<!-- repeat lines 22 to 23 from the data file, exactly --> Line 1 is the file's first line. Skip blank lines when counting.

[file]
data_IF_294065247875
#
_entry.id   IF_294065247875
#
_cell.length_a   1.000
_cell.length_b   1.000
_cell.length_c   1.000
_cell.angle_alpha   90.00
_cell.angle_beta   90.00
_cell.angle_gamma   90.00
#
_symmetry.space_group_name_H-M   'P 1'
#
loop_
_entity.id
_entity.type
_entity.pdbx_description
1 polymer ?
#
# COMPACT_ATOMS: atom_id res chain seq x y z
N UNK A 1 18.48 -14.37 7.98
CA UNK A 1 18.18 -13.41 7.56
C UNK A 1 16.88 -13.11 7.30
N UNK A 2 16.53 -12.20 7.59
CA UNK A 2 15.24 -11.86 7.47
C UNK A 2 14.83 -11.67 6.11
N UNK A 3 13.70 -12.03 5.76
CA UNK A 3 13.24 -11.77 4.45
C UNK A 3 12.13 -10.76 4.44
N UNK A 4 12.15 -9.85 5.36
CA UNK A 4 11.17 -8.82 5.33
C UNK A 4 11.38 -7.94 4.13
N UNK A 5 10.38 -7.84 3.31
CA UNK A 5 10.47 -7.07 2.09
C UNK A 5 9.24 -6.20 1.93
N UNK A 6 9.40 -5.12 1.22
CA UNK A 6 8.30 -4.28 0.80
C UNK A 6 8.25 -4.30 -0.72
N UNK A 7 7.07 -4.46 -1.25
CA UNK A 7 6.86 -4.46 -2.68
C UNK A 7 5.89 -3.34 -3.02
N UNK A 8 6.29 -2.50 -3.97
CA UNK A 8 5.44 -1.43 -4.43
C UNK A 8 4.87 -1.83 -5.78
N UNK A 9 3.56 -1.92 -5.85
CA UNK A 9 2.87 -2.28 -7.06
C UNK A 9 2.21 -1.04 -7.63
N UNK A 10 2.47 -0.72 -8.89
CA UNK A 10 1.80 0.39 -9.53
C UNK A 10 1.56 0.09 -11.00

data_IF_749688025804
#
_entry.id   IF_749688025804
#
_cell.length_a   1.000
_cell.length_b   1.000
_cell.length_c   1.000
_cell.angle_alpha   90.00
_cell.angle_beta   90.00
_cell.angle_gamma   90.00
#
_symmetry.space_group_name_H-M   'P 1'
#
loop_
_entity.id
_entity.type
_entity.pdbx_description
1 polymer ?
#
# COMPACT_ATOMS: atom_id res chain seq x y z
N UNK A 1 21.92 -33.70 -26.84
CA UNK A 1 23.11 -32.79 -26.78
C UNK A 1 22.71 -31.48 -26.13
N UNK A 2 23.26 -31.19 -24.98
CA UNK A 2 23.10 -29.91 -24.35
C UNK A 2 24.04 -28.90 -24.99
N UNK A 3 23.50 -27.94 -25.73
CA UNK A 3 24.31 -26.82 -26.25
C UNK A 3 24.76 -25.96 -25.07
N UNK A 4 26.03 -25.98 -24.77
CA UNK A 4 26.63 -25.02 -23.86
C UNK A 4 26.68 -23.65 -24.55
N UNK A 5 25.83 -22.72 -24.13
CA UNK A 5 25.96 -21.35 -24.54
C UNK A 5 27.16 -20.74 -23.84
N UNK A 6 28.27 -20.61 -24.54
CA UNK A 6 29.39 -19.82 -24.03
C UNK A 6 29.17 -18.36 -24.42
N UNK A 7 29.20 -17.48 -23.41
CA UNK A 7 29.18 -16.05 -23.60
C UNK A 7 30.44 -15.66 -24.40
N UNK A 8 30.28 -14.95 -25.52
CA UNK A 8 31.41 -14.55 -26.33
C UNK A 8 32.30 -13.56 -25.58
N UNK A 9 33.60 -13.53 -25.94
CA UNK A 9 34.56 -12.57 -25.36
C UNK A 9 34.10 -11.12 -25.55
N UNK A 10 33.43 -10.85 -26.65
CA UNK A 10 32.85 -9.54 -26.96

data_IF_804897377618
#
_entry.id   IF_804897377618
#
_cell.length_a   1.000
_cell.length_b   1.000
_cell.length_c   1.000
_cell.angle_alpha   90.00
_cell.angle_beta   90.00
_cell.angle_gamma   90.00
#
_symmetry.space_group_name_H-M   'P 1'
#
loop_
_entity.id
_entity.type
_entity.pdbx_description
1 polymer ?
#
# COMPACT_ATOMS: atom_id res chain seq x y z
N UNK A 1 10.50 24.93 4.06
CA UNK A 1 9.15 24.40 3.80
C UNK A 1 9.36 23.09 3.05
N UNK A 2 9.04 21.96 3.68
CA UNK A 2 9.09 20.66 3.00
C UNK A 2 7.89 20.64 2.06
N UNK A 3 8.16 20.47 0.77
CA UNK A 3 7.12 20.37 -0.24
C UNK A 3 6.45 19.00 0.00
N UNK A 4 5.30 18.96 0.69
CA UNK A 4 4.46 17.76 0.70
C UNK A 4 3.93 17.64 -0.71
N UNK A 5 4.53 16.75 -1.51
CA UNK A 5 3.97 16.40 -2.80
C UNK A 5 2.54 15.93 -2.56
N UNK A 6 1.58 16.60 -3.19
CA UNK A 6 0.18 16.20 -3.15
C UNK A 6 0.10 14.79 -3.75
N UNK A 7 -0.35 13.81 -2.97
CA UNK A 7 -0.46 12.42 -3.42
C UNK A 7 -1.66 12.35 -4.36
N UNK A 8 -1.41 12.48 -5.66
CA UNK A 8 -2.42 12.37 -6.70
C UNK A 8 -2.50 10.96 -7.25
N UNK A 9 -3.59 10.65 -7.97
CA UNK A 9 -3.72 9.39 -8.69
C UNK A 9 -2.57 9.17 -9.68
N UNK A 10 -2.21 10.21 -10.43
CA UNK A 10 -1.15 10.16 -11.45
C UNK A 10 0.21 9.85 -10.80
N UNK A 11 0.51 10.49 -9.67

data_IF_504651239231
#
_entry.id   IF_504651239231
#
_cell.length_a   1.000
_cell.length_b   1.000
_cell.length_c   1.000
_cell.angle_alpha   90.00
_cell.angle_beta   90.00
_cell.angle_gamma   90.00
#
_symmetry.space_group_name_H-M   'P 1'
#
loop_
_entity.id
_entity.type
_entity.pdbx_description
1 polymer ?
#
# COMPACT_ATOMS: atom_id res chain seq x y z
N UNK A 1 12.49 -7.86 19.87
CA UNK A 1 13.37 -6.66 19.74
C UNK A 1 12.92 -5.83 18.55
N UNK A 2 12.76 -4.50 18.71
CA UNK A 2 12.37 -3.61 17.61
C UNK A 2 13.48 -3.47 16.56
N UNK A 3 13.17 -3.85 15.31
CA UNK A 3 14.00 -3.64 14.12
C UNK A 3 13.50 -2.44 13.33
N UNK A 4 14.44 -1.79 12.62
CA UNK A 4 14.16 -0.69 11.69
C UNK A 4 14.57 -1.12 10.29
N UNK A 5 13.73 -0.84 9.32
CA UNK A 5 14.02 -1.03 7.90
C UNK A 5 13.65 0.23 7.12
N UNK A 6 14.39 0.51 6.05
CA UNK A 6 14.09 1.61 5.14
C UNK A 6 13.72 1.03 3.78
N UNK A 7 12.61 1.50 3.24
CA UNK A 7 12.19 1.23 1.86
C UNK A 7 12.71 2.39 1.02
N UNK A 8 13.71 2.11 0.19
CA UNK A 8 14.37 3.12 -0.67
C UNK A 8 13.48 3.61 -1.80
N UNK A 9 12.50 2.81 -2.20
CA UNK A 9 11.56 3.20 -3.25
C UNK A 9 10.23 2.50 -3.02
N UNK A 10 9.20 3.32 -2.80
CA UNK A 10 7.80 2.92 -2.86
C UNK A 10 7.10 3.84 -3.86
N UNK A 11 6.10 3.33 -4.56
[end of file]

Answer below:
CA UNK A 1 18.18 -13.41 7.56
C UNK A 1 16.88 -13.11 7.30